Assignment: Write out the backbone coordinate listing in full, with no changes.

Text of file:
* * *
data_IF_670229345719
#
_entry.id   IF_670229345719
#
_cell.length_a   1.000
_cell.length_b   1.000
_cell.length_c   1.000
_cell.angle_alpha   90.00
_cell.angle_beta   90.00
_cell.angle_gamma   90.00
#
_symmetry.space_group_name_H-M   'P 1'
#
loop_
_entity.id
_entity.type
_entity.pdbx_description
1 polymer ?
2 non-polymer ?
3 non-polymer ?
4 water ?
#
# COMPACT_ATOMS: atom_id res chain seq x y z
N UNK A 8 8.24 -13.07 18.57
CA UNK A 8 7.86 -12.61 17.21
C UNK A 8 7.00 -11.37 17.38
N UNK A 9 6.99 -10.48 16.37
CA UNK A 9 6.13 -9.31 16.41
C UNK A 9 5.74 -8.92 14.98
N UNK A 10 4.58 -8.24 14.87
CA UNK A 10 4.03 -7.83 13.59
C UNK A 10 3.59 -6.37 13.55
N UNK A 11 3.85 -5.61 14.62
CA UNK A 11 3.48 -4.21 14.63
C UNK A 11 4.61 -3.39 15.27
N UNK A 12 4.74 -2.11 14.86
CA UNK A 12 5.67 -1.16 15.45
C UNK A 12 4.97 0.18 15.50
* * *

data_IF_670229345719
#
_entry.id   IF_670229345719
#
_cell.length_a   1.000
_cell.length_b   1.000
_cell.length_c   1.000
_cell.angle_alpha   90.00
_cell.angle_beta   90.00
_cell.angle_gamma   90.00
#
_symmetry.space_group_name_H-M   'P 1'
#
loop_
_entity.id
_entity.type
_entity.pdbx_description
1 polymer ?
2 non-polymer ?
3 non-polymer ?
4 water ?
#
# COMPACT_ATOMS: atom_id res chain seq x y z
N UNK A 8 8.24 -13.07 18.57
CA UNK A 8 7.86 -12.61 17.21
C UNK A 8 7.00 -11.37 17.38
N UNK A 9 6.99 -10.48 16.37
CA UNK A 9 6.13 -9.31 16.41
C UNK A 9 5.74 -8.92 14.98
N UNK A 10 4.58 -8.24 14.87
CA UNK A 10 4.03 -7.83 13.59
C UNK A 10 3.59 -6.37 13.55
N UNK A 11 3.85 -5.61 14.62
CA UNK A 11 3.48 -4.21 14.63
C UNK A 11 4.61 -3.39 15.27
N UNK A 12 4.74 -2.11 14.86
CA UNK A 12 5.67 -1.16 15.45
C UNK A 12 4.97 0.18 15.50